The Importance Of Being Earnest The Importance of Being Earnest focuses on the elite, and while making fun of their absurdities and excesses, it also revels in their witty banter and rambunctious lives. Wilde was undoubtedly an astute social critic, but it is his wit that sets him apart. One of the ways Wilde's wit manifests itself is in puns. Running throughout the entire play is the double meaning behind the word earnest, which functions both as a male name and as an adjective describing seriousness. The plays twists and turns around this theme, its characters lying in order to be Ernest, and then discovering that because of a number of remarkable circumstances they had not in fact been ly ...
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- The Importance Of Being Earnest By Oscar Wilde 1854 1900 - 1,799 words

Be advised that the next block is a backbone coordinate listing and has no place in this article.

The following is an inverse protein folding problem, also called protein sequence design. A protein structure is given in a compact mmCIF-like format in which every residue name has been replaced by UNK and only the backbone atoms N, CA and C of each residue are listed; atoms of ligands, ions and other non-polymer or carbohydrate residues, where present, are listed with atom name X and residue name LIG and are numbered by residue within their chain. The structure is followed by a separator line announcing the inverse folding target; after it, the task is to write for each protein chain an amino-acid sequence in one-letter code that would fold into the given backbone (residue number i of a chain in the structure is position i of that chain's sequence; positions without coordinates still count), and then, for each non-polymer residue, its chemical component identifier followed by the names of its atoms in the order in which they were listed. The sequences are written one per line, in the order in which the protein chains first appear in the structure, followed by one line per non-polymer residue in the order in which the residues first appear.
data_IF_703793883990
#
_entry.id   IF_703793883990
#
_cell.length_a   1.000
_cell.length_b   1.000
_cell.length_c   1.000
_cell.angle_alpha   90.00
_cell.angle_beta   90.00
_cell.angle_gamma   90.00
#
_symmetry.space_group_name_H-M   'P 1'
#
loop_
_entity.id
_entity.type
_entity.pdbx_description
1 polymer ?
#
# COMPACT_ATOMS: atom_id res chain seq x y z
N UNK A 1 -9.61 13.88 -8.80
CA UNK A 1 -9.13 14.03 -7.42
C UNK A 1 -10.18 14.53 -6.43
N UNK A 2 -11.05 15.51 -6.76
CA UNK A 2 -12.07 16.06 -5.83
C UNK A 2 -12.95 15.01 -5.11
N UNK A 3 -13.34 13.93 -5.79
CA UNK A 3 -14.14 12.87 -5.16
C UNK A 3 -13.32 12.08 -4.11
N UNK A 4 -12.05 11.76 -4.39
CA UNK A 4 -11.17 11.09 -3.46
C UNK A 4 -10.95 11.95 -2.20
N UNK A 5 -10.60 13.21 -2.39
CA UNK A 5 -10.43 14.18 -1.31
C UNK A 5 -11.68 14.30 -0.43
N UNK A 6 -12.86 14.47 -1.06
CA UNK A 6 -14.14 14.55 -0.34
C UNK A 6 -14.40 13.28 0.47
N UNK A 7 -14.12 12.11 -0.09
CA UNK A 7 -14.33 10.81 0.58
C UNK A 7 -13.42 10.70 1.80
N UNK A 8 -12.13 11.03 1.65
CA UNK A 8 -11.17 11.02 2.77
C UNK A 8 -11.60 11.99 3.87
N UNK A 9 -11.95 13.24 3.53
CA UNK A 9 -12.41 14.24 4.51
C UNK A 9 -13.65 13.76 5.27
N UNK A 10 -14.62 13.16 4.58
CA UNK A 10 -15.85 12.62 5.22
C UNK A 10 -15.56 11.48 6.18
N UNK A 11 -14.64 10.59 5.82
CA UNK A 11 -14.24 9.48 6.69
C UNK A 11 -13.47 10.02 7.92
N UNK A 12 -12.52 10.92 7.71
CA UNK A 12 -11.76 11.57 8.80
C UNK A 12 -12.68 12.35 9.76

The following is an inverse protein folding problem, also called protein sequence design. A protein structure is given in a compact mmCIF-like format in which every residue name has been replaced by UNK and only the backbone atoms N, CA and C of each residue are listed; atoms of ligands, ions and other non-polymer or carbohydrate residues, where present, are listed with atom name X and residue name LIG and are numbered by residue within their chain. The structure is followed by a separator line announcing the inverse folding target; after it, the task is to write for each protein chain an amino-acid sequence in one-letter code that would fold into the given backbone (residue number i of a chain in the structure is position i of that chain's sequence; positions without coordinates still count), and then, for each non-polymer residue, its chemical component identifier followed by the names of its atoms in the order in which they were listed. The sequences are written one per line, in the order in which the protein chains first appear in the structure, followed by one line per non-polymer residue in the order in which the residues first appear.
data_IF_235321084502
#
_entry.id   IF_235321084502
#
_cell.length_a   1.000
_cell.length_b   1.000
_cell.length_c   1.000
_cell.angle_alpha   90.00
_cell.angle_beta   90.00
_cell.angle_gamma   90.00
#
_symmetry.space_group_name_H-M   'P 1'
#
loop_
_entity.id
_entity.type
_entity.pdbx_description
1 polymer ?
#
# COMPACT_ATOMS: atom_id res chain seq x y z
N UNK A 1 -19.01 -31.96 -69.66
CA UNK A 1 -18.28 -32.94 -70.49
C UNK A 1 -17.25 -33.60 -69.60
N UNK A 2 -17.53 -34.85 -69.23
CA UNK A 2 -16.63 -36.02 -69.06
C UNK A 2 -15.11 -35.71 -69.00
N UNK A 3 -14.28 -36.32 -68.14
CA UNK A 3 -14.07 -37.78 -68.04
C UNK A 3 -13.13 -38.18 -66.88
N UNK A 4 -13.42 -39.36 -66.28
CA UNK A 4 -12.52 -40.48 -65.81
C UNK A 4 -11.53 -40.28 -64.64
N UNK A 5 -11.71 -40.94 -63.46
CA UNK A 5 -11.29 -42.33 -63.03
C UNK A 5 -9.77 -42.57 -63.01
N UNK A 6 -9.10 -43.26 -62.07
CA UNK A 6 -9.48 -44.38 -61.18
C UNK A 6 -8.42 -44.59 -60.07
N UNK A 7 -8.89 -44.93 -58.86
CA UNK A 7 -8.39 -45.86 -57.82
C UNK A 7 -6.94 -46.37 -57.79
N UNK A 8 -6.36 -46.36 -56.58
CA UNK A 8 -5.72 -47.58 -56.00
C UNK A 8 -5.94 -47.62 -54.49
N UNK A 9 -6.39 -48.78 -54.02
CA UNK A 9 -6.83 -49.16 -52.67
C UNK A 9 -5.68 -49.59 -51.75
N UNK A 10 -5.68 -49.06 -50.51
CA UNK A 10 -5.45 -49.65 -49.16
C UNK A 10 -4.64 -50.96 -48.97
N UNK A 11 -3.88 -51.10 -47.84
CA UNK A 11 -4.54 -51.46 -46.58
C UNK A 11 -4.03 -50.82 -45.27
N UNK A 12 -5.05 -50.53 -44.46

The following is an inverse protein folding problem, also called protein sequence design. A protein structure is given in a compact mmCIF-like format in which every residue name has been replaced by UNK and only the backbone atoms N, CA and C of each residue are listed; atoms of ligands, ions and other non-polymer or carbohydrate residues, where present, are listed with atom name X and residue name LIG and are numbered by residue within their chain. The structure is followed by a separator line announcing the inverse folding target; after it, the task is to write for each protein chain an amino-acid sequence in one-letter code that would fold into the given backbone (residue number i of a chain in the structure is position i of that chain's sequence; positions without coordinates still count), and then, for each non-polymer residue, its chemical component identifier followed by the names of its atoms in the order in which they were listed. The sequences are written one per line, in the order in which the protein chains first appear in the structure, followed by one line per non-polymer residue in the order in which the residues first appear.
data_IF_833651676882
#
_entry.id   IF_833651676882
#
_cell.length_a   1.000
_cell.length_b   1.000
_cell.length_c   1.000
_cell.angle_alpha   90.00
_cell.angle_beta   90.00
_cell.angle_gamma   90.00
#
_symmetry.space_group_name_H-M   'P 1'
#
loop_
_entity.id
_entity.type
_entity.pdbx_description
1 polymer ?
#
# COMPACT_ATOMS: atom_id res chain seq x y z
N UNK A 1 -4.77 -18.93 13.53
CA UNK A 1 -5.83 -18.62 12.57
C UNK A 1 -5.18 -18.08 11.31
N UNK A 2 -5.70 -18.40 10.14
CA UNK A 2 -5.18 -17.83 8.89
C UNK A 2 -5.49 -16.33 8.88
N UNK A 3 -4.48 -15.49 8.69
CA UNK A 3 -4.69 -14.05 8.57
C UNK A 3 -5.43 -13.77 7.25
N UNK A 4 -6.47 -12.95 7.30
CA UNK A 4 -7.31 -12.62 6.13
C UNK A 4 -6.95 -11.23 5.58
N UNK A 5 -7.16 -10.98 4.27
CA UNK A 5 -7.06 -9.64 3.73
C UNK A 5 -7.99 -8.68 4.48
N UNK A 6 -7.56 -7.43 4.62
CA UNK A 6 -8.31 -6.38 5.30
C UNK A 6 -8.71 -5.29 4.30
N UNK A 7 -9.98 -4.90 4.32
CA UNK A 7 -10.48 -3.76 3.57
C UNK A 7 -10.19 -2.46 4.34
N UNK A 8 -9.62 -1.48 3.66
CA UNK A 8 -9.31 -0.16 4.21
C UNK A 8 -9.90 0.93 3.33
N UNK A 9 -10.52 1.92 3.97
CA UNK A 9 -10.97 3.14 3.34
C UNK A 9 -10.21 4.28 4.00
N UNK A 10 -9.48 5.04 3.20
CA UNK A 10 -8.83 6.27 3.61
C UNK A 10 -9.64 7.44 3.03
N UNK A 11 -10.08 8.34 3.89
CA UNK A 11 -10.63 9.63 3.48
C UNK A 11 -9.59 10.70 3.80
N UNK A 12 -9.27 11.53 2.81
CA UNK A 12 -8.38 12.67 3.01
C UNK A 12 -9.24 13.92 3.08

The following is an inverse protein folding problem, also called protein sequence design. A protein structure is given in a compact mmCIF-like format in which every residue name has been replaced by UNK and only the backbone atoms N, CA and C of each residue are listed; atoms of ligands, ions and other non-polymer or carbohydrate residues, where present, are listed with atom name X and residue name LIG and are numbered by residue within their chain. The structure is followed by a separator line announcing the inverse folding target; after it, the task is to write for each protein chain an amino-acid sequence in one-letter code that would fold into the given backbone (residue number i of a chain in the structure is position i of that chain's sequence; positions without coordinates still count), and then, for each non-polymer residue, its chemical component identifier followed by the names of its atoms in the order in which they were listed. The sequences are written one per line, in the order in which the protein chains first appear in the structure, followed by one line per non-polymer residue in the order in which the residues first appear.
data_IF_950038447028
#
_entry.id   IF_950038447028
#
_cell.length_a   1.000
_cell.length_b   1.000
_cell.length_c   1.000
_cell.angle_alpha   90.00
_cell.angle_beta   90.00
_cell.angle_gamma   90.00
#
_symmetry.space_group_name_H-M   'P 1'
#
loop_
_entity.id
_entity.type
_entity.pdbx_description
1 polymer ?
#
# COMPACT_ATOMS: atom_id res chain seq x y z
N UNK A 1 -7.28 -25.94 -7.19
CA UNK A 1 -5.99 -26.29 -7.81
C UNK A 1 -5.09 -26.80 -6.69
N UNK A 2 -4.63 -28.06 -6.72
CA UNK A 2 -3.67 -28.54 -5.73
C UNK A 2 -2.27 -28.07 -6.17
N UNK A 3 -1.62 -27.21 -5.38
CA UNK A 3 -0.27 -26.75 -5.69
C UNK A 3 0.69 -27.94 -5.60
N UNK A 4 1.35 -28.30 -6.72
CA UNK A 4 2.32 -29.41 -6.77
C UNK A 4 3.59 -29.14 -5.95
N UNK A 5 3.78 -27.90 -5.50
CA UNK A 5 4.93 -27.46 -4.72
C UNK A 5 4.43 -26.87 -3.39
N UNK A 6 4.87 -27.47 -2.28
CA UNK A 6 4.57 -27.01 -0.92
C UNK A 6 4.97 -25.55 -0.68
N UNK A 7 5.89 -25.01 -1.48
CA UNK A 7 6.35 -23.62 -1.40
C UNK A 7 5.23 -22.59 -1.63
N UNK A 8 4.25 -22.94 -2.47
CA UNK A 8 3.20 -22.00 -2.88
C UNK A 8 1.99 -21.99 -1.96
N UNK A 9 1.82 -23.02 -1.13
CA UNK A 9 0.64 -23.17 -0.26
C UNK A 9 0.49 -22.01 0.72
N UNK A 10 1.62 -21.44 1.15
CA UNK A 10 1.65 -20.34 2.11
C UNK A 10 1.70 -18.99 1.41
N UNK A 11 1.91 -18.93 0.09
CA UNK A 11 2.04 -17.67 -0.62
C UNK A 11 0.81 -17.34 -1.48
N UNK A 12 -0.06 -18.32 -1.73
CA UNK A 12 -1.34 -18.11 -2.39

The Importance of Being Earnest by Oscar Wilde (1854 - 1900) The Importance of Being Earnest by Oscar Wilde (1854 - 1900) Type of Work: Comic, farcical play Setting London, and a country house in Hertfordshire, England; the 1890s Principal Characters Jack Worthing, gentleman of the Manor House; also known as "Ernest" Celcily Cardew, Worthing's pretty young ward Miss Prism, Cecily's governess Algernon Moncrieff, Worthing's friend Lady Augusta Braknell, Algernon's aunt Gwendolen Fairfax, Lady Bracknell's daughter The Reverend Canon Chasublc, Rector of Woolton Story Overveiw While Algernon Moncrieff and his manservant prepared for a visit froi-n his aunt, the formidable Lady Bracknell, their co ...
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- Oscar - 2,432 words
... y suitor for her Gwendolen. He just doesn't make the cut of the upper class bachelors. He isn't on the roster of the best choice for mothers to make for their daughters. Quote: "I feel bound to tell you that you are not on my list of eligible young men..." "Curmudgeon" [Lady Bracknell to jack 13] Lady Bracknell is interviewing Jack. She asked him what he knows. He knows nothing. She is glad to hear that. Lady Bracknell is speaking to Jack of her view of education. She thinks it would hurt the upper class for there to be intellectual people and that it might possibly cause a riot on the royal family, but that problem won't occur in England because even educating people doesn't come first, ...